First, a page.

few days. The abdomen is immobilized by zinc oxide plaster
in strips six inches in width applied in the form of a Scultetus
bandage and the patient allowed to remain in bed but one to
three days after operation. A few abdominal surgeons follow
this plan quite faithfully, while a larger number have shortened
the period of postoperative rest in bed to eight to ten days and
using no special immobilization plan. The advocates of early
postoperative rising claim as an afl5rmative argument, that
early rising markedly lessens the danger of phlebitis, embolism,
and thrombosis. Frederick(27) claims patients should be kept
in bed after operation for sixteen to twenty-one days, as complete
union in the abdominal wall requires two weeks and that us-
ually exhaustion from the former disease and operation require a
longer rest. Frederick's position is regarded as being the logical
one. In this connection Kafif's article (2 8) entitled "Phlebitis
Following Abdominal Operation** is of interest. He states
phlebitis occurs in 2 per cent, of all abdominal operations, and
that in many instances it is merely an extensive aseptic blood
clot, but that generally it receives a mild form of infection in-
troduced into the wound at the time of the operation and in turn
invades the walls of the vein. Other conditions, he holds, such
as an abnormal plasticity of the blood and stagnation of the
blood current be present in order that thrombosis may be the
result of surgical traumatism. These points have been utilized
by him as a basis for recommending the shortening of the post-
operative period in bed.

Artificial Vagina, — ^J. F. Baldwin(29) has devised an operation
for making an artificial vagina in cases of congenital or acquired
absence of that organ. His plan is to utilize a portion of the
sigmoid flexure of the colon or a loop of the ileum for this pur-
pose. In the one operation he did the ileum was used. He
first opened the abdomen and made from above a vagina; next,
catching a loop of the intestine in a clamp inserted from the
vagina, it is dragged downward to the skin of the perineum.
The upper ends of the loop are cut oflf and leaving its mesentery
intact to insure a good blood supply, the continuity of the in-
testinal tract was made by end-to-end anastomosis. One end of
the isolated loop is sutured about the site of the servix uteri
(the uterus was removed) and the other end of it was closed.
Next the loop was opened below and the cut edges sutured to the



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skin of the perineum. At the end of six weeks the resulting
double vagina was made single Jby means of a pressure clamp.
Whether the resulting condition can withstand the test of preg-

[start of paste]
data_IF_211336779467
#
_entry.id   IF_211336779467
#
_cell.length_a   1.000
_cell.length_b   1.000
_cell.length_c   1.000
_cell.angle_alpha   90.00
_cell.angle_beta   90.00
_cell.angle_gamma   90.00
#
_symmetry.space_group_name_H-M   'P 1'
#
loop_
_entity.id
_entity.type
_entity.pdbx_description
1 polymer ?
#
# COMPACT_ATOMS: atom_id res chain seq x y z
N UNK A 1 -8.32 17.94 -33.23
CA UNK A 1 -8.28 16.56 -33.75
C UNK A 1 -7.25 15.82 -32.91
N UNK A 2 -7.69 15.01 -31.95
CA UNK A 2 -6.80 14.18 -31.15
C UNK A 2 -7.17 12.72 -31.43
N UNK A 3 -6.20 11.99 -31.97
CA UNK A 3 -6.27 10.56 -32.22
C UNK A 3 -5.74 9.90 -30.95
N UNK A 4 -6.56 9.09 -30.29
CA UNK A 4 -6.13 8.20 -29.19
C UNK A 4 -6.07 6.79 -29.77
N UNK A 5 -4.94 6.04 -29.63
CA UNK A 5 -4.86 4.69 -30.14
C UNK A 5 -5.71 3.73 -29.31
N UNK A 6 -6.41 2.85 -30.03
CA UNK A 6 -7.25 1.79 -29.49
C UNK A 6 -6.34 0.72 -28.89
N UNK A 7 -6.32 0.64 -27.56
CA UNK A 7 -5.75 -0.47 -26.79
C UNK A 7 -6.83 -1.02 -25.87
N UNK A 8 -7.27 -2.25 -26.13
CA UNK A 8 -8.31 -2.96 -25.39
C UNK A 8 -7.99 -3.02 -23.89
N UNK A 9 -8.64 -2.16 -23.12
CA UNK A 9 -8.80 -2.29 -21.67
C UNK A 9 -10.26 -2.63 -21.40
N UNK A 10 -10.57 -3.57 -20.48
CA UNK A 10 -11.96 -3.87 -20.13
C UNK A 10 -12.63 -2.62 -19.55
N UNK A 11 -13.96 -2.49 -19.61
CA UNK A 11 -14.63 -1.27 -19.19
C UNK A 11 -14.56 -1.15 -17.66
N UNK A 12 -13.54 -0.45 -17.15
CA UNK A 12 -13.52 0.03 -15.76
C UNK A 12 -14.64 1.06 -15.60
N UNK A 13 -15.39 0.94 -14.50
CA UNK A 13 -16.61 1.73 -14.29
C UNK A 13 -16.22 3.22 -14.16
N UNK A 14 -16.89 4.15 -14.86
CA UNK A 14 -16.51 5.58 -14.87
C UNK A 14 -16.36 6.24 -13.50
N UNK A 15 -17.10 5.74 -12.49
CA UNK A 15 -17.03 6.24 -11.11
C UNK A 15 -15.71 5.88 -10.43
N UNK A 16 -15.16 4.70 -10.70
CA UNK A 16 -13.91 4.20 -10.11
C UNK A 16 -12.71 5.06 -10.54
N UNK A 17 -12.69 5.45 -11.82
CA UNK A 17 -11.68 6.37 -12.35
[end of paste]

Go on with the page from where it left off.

nancy and labor has not, so far as I know, been determined.

Spinal Anesthesia. — Spinal anesthesia has fallen into dis-
repute in America. Reynolds (30) reports a case of sudden
death from it, and others have recorded fatal results from its em-
ployment. Newell (31) extols its use in labor, his conclusions
being based upon 123 cases he personally conducted.

Perineorrhaphy, — ^The surgical treatment of perineal injuries
has for a quarter of a century been a field for many explorers who
have received a stimulus from studies of the complex mechanical
conditions present in the perineum, particularly after injury.
In the United States the past three years have been no exception,
and as a result many gynecologists have devised new operations
or modijQed old ones of perineorrhaphy. It is not fitting that all
these should be here mentioned, and I will refer to but one,
Watkins(32) claims as advantages for his operation that the ex-
ternal sutures are all distant, one-half inch or more, from the
anus and consequently minimize the danger of infection; that the
skin and connective tissue about the anus are not constricted;
that the muscle is sutured individually; that no danger of sub-
sequent recto-vaginal fistula exists, and that a relatively slight
amount of suflFering follows the operation. Studdiford(33)
claims to demonstrate the presence of involuntary muscle
fibers in the perineum. The influence this discovery may have
on our knowledge of the functions of the perineum and its re-
pair cannot now be estimated.

obstetrics.

The advance in obstetrics during the past three years has been
very notable. Cragin(34) states these advances have been in the
directions of, first, a better knowledge of obstetric pathology;
second, a better knowledge of the mechanical problem of de-
livery; and third, a better procedure. . Newell(35) considers the
subject of "The Effect of Overcivilization on Maternity" and in-
sists a new type of women, considered physically, is the outcome
of subjecting young girls to the many exactions incident to the
training or so-called fitting for social position. The indoor life
and nerve-tension prevents their physical perfection for maternity,
and this clearly demonstrated when that function is in progress.